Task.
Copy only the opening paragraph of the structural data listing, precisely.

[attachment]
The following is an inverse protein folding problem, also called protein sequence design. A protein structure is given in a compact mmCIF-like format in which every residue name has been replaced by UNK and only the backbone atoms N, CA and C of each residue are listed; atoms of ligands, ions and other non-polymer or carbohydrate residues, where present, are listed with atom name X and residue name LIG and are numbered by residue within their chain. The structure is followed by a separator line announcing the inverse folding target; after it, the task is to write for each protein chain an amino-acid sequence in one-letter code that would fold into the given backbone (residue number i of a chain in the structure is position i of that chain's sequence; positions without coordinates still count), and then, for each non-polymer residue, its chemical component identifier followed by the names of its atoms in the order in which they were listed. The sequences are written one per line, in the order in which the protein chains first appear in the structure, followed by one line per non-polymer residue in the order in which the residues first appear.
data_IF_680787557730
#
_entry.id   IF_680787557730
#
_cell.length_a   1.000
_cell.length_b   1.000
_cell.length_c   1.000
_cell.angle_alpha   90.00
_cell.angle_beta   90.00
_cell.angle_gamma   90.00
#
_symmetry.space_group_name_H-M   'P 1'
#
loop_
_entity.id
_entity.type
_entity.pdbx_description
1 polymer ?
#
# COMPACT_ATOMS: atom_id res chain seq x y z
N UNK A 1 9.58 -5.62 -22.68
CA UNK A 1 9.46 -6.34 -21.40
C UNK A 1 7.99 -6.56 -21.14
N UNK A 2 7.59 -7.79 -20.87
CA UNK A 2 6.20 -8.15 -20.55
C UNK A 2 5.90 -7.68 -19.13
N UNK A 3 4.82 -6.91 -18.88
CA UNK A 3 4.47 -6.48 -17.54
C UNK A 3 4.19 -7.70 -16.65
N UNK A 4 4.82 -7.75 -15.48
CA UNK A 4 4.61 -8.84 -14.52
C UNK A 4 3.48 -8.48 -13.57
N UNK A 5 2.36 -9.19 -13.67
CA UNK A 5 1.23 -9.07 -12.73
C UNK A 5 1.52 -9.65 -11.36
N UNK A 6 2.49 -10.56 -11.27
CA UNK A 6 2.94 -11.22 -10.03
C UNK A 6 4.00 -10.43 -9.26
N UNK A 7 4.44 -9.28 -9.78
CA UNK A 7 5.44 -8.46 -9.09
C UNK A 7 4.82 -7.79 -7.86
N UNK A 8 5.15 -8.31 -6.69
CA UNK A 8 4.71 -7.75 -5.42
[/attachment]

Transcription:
The following is an inverse protein folding problem, also called protein sequence design. A protein structure is given in a compact mmCIF-like format in which every residue name has been replaced by UNK and only the backbone atoms N, CA and C of each residue are listed; atoms of ligands, ions and other non-polymer or carbohydrate residues, where present, are listed with atom name X and residue name LIG and are numbered by residue within their chain. The structure is followed by a separator line announcing the inverse folding target; after it, the task is to write for each protein chain an amino-acid sequence in one-letter code that would fold into the given backbone (residue number i of a chain in the structure is position i of that chain's sequence; positions without coordinates still count), and then, for each non-polymer residue, its chemical component identifier followed by the names of its atoms in the order in which they were listed. The sequences are written one per line, in the order in which the protein chains first appear in the structure, followed by one line per non-polymer residue in the order in which the residues first appear.